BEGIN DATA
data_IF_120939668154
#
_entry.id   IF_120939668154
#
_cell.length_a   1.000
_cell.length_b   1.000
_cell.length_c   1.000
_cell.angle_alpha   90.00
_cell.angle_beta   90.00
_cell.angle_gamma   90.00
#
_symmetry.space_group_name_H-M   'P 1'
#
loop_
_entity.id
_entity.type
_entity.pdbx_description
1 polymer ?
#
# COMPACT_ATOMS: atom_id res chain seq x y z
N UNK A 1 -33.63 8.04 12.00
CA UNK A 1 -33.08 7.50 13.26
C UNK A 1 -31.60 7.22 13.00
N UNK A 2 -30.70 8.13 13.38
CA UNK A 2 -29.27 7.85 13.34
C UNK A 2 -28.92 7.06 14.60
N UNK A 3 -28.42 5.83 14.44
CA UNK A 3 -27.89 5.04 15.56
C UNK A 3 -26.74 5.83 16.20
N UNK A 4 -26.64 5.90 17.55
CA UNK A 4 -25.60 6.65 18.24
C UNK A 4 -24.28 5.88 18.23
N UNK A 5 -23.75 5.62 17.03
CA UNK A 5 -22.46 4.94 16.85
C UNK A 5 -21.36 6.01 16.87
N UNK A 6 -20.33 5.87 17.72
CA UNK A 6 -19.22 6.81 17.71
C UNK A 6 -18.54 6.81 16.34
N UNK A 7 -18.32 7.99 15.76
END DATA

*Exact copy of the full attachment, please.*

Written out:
data_IF_120939668154
#
_entry.id   IF_120939668154
#
_cell.length_a   1.000
_cell.length_b   1.000
_cell.length_c   1.000
_cell.angle_alpha   90.00
_cell.angle_beta   90.00
_cell.angle_gamma   90.00
#
_symmetry.space_group_name_H-M   'P 1'
#
loop_
_entity.id
_entity.type
_entity.pdbx_description
1 polymer ?
#
# COMPACT_ATOMS: atom_id res chain seq x y z
N UNK A 1 -33.63 8.04 12.00
CA UNK A 1 -33.08 7.50 13.26
C UNK A 1 -31.60 7.22 13.00
N UNK A 2 -30.70 8.13 13.38
CA UNK A 2 -29.27 7.85 13.34
C UNK A 2 -28.92 7.06 14.60
N UNK A 3 -28.42 5.83 14.44
CA UNK A 3 -27.89 5.04 15.56
C UNK A 3 -26.74 5.83 16.20
N UNK A 4 -26.64 5.90 17.55
CA UNK A 4 -25.60 6.65 18.24
C UNK A 4 -24.28 5.88 18.23
N UNK A 5 -23.75 5.62 17.03
CA UNK A 5 -22.46 4.94 16.85
C UNK A 5 -21.36 6.01 16.87
N UNK A 6 -20.33 5.87 17.72
CA UNK A 6 -19.22 6.81 17.71
C UNK A 6 -18.54 6.81 16.34
N UNK A 7 -18.32 7.99 15.76